2nd September 2008

“There are sixty religious missions to the EU, but only one non-religious one, the European Humanist Association. It has little power and is rarely consulted. This model of representation entirely disenfranchises the majority of the population who are either non-religious, non-practising or whose views differ substantially from their religious representatives – who are almost always male.”

Keith Porteous Wood

3 Responses to “2nd September 2008”

  1. Critic Says:

    60 religious “missions” to the EU?

    Un-fucking believable!

    I thought Europe was mostly secular? All my hopes were nailed to Europe’s secularization! Sounds like southern Alabama (the middle of the inbred bible belt) to me!

    All hope is lost.


  2. Rhos Says:

    “All hope is lost” – maybe not. Secularism is still on the increase despite their best attempts.

  3. Terence Meaden Says:

    Something should be done about this.

    What is more, something should be done first in Britain where the situation is woefully inadequate regarding news reporting of religious affairs. Bad are the toadies at the BBC (worse is the government) who pander to the religionists such that the secular, the humanists and the atheists rarely get an opportunity to offer their sounder opinions.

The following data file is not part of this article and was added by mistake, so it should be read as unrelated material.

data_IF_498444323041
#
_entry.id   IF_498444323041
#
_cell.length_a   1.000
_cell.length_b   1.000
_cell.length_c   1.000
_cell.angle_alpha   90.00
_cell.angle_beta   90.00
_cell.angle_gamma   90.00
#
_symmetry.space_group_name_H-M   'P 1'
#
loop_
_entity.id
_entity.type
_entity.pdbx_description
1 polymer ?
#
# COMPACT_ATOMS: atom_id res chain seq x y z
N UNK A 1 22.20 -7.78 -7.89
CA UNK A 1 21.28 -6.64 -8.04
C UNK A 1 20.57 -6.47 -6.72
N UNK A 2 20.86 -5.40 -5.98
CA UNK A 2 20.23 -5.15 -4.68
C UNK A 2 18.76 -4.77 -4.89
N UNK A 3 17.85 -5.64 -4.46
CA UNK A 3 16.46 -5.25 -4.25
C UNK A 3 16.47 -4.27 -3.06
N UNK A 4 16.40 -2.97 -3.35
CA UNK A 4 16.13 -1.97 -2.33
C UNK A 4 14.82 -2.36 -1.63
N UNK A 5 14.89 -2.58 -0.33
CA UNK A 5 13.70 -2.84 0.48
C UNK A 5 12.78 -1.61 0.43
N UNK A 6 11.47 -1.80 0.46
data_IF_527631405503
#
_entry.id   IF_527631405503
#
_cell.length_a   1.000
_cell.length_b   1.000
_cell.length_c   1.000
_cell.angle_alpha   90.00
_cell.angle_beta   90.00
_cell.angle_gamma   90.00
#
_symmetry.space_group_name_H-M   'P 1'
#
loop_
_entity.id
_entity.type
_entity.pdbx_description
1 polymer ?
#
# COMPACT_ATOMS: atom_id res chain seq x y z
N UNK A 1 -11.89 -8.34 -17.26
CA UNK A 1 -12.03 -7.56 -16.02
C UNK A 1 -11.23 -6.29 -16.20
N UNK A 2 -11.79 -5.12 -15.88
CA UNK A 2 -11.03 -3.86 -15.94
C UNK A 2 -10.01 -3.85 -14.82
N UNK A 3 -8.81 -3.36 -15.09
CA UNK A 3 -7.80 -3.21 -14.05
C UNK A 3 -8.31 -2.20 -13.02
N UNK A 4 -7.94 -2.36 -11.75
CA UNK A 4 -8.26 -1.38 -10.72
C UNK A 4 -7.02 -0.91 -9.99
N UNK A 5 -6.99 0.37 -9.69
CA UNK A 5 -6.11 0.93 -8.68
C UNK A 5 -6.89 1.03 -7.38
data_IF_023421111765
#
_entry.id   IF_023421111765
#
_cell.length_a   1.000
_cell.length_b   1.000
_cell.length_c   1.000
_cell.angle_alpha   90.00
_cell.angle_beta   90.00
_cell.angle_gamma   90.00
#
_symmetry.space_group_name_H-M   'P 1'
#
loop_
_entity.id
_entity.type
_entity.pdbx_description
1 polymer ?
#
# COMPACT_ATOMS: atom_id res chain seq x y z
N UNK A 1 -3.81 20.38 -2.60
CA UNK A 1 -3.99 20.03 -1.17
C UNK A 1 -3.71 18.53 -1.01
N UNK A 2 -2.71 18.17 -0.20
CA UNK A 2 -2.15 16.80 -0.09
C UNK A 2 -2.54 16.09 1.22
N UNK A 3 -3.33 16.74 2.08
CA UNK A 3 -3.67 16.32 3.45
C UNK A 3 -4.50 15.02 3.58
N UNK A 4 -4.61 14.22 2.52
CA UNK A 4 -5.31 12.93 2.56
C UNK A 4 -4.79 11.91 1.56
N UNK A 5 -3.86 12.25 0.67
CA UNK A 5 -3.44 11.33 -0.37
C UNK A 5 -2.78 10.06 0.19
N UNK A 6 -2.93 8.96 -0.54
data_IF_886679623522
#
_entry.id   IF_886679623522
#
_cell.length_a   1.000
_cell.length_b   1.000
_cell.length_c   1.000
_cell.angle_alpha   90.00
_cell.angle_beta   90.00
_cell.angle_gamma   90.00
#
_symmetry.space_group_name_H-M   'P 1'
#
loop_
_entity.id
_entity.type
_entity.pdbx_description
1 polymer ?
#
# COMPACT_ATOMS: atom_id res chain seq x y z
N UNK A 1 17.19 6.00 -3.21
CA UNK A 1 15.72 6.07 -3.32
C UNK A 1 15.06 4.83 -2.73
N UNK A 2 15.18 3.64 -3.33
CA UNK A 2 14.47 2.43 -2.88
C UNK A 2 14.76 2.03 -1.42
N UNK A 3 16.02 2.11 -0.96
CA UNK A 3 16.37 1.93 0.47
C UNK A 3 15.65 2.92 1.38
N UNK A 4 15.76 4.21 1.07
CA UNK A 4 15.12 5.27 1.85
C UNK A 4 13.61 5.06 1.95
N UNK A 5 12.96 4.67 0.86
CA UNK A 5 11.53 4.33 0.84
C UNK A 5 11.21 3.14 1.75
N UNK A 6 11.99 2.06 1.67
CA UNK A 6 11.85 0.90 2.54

What is needed is an umbrella organisation that speaks up when Canterbury, York and others gabble and gibber.

    Here is an idea. I may put something similar on the Enlightened Observer.

    In these days of political correctness it could be time to found a consultative body with a title like The Non-Religious Council of Britain (NRCB). This could be a voluntary association welcoming discussion and comment with news reporters and legislative bodies when occasions arise in the news regarding the question of morals, beliefs and religious issues. Such a body or ‘mission’ could develop into an umbrella organisation that speaks for any and all of the non-religious groups of Britain.

    Bodies that support religious causes have existed for too long in benefitting from a largely timid, quasi-protective news environment (particularly the BBC radio and television) that rarely provides a proper balance by allowing intellectual challenges from freethinkers. Major matters merit consultation at each and every opportunity. The current largely one-sided situation is ‘politically’ unjust.

    Thus the NRCB would serve to rectify the media’s reporting imbalance, and would promote the truths of science that underlie the flawless natural philosophy that is atheism, at the same time protecting any non-theists who come under pressure from the dictates of indoctrinated religionists.


    The basic principle, as we all know, emanates from the unconquerable fact that no evidence has ever been produced to support the existence of superhuman beings that believers call gods. Because of this, freethinkers hold the intellectual high ground, including the view that the faith-holders’ gods are simply products of the mind and nothing but fictions inside human heads. A common riposte of the religious is to say that an absence of proof for their faith does not matter—but this is only because they have no better recourse. It is the age-old trick by which dishonest or hoodwinked priests try reassuring doubters.